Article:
I hope you’re able to find a solution to lowering your cholesterol.


I am so sorry that this happened to you SherryAnn. I had one cardiologist who thought that the side effects I had experienced were all in my head. Needless to say I only saw him once.

I don’t think enough of us report our side effects to the FDA, so the doctors don’t hear about the problems. I have the papers here and will soon be sending them back. I also had long talk with a pharmacist from the FDA. I don’t know what else I can do. Did you report your experiences to them?

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No, I did not even know that I COULD report my experiences with the FDA. If you Google “statins and myositis,” though, you will find that I am far from alone in suspecting that statins might have helped set off my dermatomyositis. I am sure that the FDA knows all about it, but so far there are no definitive studies to prove my suspicions.

My cholesterol is on the high side of normal, so I am not going to do more than to eat sensibly and exercise. When one doctor had a fit about me not being on a statin, I told him that I have been diabetic for 53 years, have thyroid problems, and have dermatomyositis. I don’t think that cholesterol is going to be the primary health problem that kills me someday. :wink:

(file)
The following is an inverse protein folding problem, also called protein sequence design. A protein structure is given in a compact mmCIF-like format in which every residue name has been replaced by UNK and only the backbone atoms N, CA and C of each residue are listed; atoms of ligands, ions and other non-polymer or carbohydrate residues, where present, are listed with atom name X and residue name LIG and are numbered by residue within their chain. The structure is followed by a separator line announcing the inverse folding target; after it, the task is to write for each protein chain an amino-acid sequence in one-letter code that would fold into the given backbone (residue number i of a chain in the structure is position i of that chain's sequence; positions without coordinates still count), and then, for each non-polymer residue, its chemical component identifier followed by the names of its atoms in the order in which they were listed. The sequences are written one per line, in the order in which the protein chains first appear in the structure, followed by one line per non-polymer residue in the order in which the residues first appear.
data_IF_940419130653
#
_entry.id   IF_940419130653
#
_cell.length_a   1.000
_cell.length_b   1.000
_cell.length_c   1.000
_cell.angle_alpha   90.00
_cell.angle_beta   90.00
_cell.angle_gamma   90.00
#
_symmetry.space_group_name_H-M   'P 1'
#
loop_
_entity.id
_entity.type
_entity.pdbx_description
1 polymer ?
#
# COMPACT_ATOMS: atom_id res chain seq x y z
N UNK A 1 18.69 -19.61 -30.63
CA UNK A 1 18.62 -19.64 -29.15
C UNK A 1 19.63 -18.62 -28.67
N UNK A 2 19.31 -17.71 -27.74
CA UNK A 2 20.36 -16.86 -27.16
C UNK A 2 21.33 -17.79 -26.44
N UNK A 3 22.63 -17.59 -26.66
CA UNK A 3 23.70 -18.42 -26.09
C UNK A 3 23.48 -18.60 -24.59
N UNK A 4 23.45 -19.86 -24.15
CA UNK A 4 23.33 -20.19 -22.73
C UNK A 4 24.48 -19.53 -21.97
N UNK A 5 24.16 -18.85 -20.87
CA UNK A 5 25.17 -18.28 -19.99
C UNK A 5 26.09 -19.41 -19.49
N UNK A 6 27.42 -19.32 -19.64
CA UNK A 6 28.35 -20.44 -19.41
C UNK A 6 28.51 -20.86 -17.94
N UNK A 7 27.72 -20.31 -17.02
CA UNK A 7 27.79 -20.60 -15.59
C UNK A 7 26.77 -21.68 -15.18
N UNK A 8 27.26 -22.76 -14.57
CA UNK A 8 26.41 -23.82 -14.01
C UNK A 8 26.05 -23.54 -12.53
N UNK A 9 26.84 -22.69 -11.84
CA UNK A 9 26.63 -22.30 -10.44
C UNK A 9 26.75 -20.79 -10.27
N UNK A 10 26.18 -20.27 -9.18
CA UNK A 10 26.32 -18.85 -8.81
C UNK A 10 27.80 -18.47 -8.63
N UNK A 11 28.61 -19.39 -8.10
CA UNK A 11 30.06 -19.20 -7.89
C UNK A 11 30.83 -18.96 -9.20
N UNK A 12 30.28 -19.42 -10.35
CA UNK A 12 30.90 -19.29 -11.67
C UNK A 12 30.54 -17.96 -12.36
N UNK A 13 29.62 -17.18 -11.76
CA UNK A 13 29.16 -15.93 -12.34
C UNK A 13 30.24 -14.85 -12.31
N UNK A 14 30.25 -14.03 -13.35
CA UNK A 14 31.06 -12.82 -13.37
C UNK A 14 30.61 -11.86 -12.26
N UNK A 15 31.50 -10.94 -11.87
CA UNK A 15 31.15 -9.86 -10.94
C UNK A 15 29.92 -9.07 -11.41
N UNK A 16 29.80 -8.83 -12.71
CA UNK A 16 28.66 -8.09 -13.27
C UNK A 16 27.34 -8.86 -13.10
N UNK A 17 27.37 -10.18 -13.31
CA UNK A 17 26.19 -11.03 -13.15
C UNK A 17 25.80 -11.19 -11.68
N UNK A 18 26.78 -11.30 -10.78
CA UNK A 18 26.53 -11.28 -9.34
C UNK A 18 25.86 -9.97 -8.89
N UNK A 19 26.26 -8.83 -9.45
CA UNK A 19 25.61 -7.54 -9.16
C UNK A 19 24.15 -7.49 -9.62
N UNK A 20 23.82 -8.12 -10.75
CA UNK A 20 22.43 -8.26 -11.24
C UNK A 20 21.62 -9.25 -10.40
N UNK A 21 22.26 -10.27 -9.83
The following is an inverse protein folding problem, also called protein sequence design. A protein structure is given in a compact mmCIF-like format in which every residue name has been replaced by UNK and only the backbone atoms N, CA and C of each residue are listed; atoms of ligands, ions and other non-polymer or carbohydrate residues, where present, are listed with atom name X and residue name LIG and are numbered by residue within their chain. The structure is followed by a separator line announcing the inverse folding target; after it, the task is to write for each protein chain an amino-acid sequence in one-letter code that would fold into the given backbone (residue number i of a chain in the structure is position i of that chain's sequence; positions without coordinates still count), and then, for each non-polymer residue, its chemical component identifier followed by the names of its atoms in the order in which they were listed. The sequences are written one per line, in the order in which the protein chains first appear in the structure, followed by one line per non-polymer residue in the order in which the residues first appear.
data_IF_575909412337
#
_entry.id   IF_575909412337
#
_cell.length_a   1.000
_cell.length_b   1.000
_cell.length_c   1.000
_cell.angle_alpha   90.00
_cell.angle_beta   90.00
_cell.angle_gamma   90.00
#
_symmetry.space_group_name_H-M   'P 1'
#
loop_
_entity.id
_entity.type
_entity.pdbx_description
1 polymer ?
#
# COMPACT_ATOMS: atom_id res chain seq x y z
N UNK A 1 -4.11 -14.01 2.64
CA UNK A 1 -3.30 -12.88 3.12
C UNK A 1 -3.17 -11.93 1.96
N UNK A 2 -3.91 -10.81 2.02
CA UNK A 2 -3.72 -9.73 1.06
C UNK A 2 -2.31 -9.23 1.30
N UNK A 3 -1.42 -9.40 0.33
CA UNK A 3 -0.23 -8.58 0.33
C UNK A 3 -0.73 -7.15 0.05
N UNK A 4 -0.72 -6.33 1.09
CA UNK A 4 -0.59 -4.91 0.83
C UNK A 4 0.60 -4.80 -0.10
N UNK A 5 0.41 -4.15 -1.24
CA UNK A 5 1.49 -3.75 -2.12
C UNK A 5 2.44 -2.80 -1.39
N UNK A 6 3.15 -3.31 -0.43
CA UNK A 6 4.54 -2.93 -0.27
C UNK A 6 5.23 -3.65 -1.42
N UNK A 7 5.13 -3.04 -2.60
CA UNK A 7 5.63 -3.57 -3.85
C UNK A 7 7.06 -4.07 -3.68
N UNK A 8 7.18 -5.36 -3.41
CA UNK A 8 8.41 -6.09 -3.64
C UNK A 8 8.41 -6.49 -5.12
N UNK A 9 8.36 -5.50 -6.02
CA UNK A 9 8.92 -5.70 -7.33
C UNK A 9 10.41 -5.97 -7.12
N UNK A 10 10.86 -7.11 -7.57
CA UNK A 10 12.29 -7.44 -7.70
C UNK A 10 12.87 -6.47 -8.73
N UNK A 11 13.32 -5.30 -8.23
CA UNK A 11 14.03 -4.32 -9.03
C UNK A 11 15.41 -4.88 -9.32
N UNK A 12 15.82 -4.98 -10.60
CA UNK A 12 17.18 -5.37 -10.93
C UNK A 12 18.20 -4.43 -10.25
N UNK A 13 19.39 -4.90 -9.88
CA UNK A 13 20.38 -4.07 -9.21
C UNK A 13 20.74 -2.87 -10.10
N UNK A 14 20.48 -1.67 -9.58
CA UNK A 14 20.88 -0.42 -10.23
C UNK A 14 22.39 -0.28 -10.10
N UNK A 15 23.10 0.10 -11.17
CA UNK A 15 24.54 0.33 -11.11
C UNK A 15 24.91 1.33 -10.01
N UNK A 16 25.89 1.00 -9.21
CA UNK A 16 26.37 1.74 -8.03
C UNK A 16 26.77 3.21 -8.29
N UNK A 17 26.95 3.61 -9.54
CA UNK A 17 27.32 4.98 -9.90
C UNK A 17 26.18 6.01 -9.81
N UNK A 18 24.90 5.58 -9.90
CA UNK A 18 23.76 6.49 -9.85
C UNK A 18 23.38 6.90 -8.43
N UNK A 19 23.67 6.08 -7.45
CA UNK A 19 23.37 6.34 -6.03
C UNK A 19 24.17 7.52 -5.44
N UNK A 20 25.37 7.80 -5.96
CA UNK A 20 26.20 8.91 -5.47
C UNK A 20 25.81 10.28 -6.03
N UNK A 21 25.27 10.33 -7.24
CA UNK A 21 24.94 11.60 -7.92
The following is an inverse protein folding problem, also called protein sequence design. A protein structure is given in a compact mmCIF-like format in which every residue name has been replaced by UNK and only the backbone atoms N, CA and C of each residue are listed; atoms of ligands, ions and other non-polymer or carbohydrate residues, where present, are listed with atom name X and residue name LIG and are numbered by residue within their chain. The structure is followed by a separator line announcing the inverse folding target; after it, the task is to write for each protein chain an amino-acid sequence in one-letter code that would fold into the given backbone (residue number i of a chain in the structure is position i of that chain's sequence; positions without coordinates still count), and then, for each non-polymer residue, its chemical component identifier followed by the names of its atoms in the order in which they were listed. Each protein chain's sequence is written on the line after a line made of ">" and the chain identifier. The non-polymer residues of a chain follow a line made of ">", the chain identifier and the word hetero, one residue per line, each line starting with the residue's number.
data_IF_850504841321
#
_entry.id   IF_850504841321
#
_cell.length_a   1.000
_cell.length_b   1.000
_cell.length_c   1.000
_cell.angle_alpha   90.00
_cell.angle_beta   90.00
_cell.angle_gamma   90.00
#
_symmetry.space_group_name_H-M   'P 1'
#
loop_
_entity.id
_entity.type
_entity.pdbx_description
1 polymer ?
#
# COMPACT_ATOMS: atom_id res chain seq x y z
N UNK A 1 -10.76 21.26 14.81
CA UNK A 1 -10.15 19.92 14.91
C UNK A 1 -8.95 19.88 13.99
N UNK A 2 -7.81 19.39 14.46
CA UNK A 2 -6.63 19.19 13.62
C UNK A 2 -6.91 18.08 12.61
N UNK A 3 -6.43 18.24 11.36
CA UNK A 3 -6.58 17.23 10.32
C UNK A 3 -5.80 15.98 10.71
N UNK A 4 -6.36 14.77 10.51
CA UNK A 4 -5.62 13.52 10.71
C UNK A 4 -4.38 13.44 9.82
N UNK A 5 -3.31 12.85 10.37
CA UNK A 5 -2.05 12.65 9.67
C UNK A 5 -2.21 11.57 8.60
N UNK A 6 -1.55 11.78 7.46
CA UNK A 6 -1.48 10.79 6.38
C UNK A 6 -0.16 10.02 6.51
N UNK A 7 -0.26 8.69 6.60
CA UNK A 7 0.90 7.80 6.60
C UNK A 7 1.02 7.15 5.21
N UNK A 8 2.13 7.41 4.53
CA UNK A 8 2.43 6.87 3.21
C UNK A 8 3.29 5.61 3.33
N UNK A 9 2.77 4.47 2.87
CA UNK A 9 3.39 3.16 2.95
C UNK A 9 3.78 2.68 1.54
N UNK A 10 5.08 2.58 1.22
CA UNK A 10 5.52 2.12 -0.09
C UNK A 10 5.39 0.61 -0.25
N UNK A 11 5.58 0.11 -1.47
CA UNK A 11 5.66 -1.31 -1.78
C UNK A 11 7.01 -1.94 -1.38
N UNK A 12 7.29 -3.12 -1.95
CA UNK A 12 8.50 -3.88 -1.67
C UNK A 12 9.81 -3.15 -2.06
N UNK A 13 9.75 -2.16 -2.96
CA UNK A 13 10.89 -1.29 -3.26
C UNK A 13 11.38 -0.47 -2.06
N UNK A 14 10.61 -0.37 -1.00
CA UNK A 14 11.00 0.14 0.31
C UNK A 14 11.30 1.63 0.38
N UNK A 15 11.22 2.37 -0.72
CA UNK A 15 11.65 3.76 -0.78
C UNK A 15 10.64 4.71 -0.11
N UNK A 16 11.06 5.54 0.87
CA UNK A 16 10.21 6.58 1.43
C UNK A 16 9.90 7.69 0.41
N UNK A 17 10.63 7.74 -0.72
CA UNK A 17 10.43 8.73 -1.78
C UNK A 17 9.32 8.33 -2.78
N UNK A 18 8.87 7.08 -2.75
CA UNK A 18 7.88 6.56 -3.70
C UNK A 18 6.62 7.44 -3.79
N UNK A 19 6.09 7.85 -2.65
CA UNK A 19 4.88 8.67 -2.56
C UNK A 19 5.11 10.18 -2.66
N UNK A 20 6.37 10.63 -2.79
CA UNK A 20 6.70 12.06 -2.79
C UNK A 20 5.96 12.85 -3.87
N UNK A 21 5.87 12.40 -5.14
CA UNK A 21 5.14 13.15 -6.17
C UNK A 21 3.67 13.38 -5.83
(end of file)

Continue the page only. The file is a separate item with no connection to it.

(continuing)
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It’s an interesting article you reference there. My take-away is that even with good A1C’s there is still a substantial component of CVD risk in T1 that seems unrelated to A1C. I take this into account with my other risk factors for CVD (including long family history in males in my family) and now that I’m in my 50’s, I have gone as far as pre-emptively seeing a cardiologist each year for stress tests.

The inflammation angle is an interesting one but I’m not sure it gets T2’s off the hook at all. For example Frozen Shoulder is common in both T2’s and long-duration T1’s, and of all the things I’ve ever had I know for sure that’s the most obvious example of inflammation I’ve ever experienced. Also note the published literature says that risk of Frozen Shoulder seems unrelated (or even anti-correlated) with A1C.

Frozen shoulder is linked to both T1 diabetes and thyroid disease, so I would assume there’s an autoimmune aspect, since those are two highly co-morbid autoimmune diseases. Perhaps at least some cases of frozen shoulder are triggered by a similar autoimmune process.

That’s also consistent with an inflammatory process being a risk factor. For what it’s worth, some think that statins work not by having an effect on LDL but through anti-inflammatory effects, and no one actually knows for sure the mechanism through which their cardioprotective effects occur. People assume because they both lower LDL and decrease cardiac risk that those are connected, but that’s all correlational. Might well be that for folks who don’t tolerate statins well, other avenues to decrease inflammation might be effective means to reduce cardiac risk, even if those don’t lower LDL. No one knows, including your cardiologist.